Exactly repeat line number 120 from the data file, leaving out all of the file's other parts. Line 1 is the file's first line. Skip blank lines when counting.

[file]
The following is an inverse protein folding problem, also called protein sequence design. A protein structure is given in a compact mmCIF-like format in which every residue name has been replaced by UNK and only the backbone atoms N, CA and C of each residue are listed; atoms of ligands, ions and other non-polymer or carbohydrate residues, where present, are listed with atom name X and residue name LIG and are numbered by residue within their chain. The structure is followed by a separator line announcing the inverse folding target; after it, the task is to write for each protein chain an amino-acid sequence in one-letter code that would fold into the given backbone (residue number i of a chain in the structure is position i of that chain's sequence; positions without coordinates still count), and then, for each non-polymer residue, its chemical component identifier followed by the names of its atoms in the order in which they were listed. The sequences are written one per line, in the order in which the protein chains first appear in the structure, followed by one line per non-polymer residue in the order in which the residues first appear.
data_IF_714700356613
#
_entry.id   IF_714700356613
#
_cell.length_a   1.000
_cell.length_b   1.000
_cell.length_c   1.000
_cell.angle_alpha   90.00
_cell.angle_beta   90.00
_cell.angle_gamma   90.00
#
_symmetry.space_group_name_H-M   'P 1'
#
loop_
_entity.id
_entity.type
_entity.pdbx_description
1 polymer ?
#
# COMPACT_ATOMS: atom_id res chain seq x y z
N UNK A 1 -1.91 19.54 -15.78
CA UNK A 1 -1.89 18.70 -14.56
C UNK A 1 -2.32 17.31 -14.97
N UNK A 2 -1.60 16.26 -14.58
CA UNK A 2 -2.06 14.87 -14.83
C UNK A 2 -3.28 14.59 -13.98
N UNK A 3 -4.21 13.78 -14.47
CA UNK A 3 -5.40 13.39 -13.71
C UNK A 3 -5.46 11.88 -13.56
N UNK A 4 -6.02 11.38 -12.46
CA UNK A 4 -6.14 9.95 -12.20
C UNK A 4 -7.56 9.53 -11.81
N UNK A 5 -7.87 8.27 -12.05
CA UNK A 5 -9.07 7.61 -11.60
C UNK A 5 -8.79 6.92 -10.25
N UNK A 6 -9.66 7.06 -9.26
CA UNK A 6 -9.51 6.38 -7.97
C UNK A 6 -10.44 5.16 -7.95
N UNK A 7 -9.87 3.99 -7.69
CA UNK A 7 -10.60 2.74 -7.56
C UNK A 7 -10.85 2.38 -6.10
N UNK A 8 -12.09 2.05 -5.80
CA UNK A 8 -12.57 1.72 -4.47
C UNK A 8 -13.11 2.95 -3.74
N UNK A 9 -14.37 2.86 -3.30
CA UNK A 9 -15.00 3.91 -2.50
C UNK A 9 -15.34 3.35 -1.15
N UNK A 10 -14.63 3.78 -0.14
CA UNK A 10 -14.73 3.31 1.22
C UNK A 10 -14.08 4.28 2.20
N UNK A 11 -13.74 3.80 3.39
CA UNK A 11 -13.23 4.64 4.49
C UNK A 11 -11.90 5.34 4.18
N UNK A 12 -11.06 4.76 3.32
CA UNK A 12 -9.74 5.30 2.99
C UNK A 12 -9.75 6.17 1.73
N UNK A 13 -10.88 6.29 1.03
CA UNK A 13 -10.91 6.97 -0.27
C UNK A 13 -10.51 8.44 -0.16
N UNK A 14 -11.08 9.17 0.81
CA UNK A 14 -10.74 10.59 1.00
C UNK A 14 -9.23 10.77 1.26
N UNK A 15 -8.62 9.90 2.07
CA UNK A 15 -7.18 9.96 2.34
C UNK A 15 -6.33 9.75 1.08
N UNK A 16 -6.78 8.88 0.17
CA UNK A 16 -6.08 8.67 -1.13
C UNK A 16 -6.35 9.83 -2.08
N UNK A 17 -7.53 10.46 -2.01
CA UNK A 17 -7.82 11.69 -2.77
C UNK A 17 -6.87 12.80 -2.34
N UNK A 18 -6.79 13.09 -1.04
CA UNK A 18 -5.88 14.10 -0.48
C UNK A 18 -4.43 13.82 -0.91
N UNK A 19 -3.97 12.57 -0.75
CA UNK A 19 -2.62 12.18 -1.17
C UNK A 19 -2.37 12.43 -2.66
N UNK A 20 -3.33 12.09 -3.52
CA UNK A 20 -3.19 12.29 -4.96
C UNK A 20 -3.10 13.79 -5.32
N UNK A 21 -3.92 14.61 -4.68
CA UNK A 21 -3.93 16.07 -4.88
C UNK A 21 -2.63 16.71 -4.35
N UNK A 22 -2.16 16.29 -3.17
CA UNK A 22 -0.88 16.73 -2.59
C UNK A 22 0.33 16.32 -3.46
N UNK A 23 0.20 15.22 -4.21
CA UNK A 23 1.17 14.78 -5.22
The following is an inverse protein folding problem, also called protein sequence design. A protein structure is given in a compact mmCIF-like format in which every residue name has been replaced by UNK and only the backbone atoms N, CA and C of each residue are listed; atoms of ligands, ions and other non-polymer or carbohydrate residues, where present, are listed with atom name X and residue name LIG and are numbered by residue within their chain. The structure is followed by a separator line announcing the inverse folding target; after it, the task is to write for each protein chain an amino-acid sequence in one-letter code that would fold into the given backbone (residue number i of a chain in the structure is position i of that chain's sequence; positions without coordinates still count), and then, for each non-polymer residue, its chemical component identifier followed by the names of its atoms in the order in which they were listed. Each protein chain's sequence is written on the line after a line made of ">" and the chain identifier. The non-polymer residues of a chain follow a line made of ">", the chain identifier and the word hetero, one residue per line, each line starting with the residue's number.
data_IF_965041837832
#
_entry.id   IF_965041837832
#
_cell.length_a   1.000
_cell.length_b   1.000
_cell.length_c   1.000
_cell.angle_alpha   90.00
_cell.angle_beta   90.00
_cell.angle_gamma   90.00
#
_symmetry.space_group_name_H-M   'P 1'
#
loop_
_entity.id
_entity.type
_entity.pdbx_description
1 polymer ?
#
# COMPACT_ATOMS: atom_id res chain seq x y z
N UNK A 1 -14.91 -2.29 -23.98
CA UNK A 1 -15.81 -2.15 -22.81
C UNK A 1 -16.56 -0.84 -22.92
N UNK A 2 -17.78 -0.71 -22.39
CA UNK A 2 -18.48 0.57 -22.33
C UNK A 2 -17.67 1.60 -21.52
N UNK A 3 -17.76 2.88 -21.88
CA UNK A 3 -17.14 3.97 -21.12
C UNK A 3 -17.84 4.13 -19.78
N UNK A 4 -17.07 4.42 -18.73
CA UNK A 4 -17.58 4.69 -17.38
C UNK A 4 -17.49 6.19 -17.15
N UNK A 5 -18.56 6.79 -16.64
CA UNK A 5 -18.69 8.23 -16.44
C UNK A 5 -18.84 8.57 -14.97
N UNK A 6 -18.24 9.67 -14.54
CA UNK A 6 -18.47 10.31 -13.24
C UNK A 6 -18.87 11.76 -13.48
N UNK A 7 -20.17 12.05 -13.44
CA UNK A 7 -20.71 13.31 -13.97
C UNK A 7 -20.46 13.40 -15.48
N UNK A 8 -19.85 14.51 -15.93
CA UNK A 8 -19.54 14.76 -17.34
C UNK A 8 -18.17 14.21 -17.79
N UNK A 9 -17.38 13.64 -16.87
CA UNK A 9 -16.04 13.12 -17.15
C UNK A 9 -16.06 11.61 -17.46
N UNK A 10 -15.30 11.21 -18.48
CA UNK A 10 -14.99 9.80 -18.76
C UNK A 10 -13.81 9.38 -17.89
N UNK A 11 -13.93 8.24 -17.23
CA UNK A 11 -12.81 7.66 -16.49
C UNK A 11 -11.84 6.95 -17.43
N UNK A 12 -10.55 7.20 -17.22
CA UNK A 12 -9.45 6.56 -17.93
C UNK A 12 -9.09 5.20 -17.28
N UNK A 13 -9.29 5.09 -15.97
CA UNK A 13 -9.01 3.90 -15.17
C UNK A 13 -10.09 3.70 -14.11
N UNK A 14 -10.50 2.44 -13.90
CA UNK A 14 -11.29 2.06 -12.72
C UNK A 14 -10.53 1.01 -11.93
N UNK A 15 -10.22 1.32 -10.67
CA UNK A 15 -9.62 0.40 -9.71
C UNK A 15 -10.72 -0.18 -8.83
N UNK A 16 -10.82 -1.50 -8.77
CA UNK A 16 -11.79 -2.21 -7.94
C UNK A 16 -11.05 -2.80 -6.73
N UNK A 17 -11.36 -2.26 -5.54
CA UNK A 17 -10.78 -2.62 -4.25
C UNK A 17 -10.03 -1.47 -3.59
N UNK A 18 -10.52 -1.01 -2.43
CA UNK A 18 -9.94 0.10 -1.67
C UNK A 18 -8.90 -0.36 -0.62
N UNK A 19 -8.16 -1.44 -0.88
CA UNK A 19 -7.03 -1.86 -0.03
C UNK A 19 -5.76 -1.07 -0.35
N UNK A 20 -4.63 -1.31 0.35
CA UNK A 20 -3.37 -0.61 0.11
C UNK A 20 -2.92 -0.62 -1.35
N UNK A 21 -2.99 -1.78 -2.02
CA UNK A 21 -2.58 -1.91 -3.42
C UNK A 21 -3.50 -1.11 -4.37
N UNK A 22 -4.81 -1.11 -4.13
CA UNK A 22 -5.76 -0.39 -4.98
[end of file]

N UNK A 4 -17.07 4.42 -18.73